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Woman Worshiping the Sun: Page from the Gulshan Album
Attributed to Basawan Indian
Not on view
This page once formed part of the Muraqqa-e Gulshan, Tehran, and formerly must have been part of a Mughal album belonging to Akbar and Jahangir. It represents a summation of Basawan’s engagement with European art; he has creatively interpreted borrowed imagery to meet new pictorial objectives. Here, a robed woman raises her clasped hands in veneration of the sun in a gesture performed daily by Hindus. Akbar actively promoted sun-worship as part of his new fusion religion, designating Sunday as a holy day sacred to the sun and, according to his biographer Abu’l Fazl, he had a lexicon of Sanskrit names of the sun recited daily. A drawing attributed to Basawan in the Musée Guimet, Paris, after an untraced allegorical engraving provides the likely intermediary, as is evidenced in the windswept robes, the pitcher, the placement of attendant, and the transformation of a god in clouds into a classic Basawan rock formation with a radiating sun bursting through clouds.
About the Artist
Active ca. 1556–1600, at the Mughal court; father of Manohar
Basawan joined Akbar’s atelier at Delhi as a young Hindu recruit and was involved in every major manuscript production throughout his emperor’s reign. Abu’l Fazl recorded that Basawan surpassed all in composition, drawing of features, distribution of colors, and portrait painting, and was even preferred by some to the “first master of the age, Daswanth.” The mature Akbar prized Basawan above all others for his gift of faithful representation and also for advancing the Mughal style. He was a pioneer in responding to and absorbing new pictorial devices from European art; naturalistic portraiture, atmospheric perspective, and a painterly approach to landscape are his hallmarks.
Basawan was already an accomplished painter in the early 1560s, when he participated in the Mughal reworking of the Tutinama manuscript. The Origin of Music demonstrates his talent for portraiture and his ability to render rocks and trees with a naturalism not seen before in subcontinental painting. In addition, Basawan was a key contributor to the monumental Hamzanama series, as a painter of portraits, rocks, and trees, and also as a master of composition. In the folio that portrays a night attack on the camp of Malik Iraj, Basawan’s hand is visible in the rock formations and the densely foliated trees, as a comparison with those motifs in his Khamsa of Amir Khusrow Dihlavi page clearly demonstrates. The composition of this Hamzanama folio has an underlying similarity to an ascribed work by Basawan in the Victoria and Albert’s Akbarnama that shows Akbar witnessing the armed combat of Hindu ascetics, made some twenty years later.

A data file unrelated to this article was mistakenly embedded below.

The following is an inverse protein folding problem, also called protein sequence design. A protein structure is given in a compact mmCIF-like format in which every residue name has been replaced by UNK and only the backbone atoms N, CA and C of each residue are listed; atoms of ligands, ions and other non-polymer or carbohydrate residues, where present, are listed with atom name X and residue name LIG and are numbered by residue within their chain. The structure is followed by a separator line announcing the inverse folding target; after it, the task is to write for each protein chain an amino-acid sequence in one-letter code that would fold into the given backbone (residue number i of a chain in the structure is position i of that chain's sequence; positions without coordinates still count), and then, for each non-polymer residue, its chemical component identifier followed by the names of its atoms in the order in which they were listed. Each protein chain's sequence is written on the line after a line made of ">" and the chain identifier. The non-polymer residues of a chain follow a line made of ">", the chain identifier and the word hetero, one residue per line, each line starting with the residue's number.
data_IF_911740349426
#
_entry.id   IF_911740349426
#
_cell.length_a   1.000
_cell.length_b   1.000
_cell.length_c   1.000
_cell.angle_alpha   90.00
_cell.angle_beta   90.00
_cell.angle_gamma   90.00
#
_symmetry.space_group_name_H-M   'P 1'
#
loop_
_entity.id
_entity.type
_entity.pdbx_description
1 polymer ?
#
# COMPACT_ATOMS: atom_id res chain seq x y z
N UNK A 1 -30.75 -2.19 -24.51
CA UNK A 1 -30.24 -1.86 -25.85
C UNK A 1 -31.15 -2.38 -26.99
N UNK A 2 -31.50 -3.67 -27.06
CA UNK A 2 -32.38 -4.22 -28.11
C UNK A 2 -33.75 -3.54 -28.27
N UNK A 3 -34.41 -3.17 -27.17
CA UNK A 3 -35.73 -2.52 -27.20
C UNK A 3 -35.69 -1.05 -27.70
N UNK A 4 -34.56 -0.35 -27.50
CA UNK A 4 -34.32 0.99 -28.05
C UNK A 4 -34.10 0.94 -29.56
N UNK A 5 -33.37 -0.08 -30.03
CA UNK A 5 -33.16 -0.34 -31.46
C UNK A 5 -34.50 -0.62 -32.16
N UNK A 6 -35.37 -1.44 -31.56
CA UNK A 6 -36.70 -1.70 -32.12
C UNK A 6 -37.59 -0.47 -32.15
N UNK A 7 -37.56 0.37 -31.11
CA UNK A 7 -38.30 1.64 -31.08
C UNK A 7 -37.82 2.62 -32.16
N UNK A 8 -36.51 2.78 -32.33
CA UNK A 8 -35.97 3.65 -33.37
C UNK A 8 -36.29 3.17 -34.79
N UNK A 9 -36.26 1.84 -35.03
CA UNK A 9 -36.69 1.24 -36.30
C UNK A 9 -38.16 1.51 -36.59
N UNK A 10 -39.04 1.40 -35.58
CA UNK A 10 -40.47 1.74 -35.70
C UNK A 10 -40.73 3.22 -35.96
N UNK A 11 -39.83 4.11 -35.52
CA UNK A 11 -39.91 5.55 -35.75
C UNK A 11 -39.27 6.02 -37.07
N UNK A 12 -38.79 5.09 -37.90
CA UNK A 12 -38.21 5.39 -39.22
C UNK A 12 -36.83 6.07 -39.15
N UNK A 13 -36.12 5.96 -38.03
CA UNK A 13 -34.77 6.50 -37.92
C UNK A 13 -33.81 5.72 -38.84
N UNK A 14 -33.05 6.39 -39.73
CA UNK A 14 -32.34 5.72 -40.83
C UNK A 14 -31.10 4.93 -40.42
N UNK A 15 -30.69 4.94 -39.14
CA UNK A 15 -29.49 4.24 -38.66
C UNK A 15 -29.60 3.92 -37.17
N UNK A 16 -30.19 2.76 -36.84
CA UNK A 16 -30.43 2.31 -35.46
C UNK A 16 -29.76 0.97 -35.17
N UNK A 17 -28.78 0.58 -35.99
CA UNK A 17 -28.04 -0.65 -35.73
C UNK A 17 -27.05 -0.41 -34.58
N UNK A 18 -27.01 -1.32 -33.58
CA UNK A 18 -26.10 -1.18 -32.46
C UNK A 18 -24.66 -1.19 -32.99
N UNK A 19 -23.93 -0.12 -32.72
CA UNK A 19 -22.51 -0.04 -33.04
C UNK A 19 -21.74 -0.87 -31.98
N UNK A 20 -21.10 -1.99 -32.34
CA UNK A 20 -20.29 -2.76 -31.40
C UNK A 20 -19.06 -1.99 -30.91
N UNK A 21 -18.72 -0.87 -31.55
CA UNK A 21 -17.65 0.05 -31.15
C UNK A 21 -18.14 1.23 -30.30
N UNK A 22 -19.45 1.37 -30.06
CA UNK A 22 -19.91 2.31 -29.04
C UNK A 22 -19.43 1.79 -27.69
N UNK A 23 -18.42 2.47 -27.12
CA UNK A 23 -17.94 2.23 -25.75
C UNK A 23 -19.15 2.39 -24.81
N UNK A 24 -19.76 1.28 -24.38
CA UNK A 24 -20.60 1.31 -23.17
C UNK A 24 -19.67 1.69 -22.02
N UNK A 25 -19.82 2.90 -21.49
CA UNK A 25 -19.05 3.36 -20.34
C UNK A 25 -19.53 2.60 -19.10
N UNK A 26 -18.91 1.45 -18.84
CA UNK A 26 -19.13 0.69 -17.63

Basawan’s most lasting legacy is the response to European art that he brought to Mughal painting. His ability to grasp the pictorial possibilities of both atmospheric and linear perspective was unmatched. His paintings of the later 1590s are a revolutionary fusion of these European pictorial devices into a newly emerging post-Safavid Mughal style. The vain dervish from an imperial copy of the Baharistan dated 1595 displays Basawan’s gift for theatricality combined with an astonishing ability to capture naturalistic detail, as witnessed in every aspect of this masterpiece, from the figures in conversation to the goats and peacocks that inhabit the setting. Basawan routinely used his signature rocks and trees to create receding intercepting spaces in the European mode. Like all imperial painters of his time, he had access at the court to northern European engravings of Christian subjects and cameo-type portraits, and he drew freely on that imagery. Basawan typically placed his European-inspired figures in a visionary Mughal setting with fantastic rock formations of Iranian derivation.